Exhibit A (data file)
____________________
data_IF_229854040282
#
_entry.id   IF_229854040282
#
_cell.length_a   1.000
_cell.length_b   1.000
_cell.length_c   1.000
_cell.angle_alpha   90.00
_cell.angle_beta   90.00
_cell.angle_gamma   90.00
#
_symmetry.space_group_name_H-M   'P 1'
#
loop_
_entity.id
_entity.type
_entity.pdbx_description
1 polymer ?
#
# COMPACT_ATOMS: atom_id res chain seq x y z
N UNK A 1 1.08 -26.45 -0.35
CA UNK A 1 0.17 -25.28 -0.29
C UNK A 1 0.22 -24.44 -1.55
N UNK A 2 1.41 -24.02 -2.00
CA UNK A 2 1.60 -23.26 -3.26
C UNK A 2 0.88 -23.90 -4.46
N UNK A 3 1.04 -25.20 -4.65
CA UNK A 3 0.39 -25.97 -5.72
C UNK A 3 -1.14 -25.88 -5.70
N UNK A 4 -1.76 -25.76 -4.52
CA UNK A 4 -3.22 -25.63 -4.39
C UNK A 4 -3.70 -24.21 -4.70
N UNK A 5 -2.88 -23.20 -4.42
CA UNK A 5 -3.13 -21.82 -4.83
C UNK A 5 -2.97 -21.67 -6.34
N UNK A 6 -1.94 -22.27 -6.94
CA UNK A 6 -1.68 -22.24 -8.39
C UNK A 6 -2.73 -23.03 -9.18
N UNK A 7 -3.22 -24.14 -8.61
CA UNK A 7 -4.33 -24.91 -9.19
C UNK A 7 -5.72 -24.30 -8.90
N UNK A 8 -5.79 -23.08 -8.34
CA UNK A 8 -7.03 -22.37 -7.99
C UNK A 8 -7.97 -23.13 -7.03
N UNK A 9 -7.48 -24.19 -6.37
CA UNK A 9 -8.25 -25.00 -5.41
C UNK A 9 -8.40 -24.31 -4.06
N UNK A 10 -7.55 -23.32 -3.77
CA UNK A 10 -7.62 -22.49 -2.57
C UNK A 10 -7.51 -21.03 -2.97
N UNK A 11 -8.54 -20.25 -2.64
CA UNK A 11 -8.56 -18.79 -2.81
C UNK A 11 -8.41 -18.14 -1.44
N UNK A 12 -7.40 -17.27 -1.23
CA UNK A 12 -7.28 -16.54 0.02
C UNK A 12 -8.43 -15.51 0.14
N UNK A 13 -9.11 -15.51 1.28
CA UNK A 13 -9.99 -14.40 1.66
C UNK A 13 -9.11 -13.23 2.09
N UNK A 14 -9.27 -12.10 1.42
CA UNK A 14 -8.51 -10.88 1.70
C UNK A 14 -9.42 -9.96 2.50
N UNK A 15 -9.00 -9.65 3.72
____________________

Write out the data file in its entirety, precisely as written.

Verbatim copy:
data_IF_229854040282
#
_entry.id   IF_229854040282
#
_cell.length_a   1.000
_cell.length_b   1.000
_cell.length_c   1.000
_cell.angle_alpha   90.00
_cell.angle_beta   90.00
_cell.angle_gamma   90.00
#
_symmetry.space_group_name_H-M   'P 1'
#
loop_
_entity.id
_entity.type
_entity.pdbx_description
1 polymer ?
#
# COMPACT_ATOMS: atom_id res chain seq x y z
N UNK A 1 1.08 -26.45 -0.35
CA UNK A 1 0.17 -25.28 -0.29
C UNK A 1 0.22 -24.44 -1.55
N UNK A 2 1.41 -24.02 -2.00
CA UNK A 2 1.60 -23.26 -3.26
C UNK A 2 0.88 -23.90 -4.46
N UNK A 3 1.04 -25.20 -4.65
CA UNK A 3 0.39 -25.97 -5.72
C UNK A 3 -1.14 -25.88 -5.70
N UNK A 4 -1.76 -25.76 -4.52
CA UNK A 4 -3.22 -25.63 -4.39
C UNK A 4 -3.70 -24.21 -4.70
N UNK A 5 -2.88 -23.20 -4.42
CA UNK A 5 -3.13 -21.82 -4.83
C UNK A 5 -2.97 -21.67 -6.34
N UNK A 6 -1.94 -22.27 -6.94
CA UNK A 6 -1.68 -22.24 -8.39
C UNK A 6 -2.73 -23.03 -9.18
N UNK A 7 -3.22 -24.14 -8.61
CA UNK A 7 -4.33 -24.91 -9.19
C UNK A 7 -5.72 -24.30 -8.90
N UNK A 8 -5.79 -23.08 -8.34
CA UNK A 8 -7.03 -22.37 -7.99
C UNK A 8 -7.97 -23.13 -7.03
N UNK A 9 -7.48 -24.19 -6.37
CA UNK A 9 -8.25 -25.00 -5.41
C UNK A 9 -8.40 -24.31 -4.06
N UNK A 10 -7.55 -23.32 -3.77
CA UNK A 10 -7.62 -22.49 -2.57
C UNK A 10 -7.51 -21.03 -2.97
N UNK A 11 -8.54 -20.25 -2.64
CA UNK A 11 -8.56 -18.79 -2.81
C UNK A 11 -8.41 -18.14 -1.44
N UNK A 12 -7.40 -17.27 -1.23
CA UNK A 12 -7.28 -16.54 0.02
C UNK A 12 -8.43 -15.51 0.14
N UNK A 13 -9.11 -15.51 1.28
CA UNK A 13 -9.99 -14.40 1.66
C UNK A 13 -9.11 -13.23 2.09
N UNK A 14 -9.27 -12.10 1.42
CA UNK A 14 -8.51 -10.88 1.70
C UNK A 14 -9.42 -9.96 2.50
N UNK A 15 -9.00 -9.65 3.72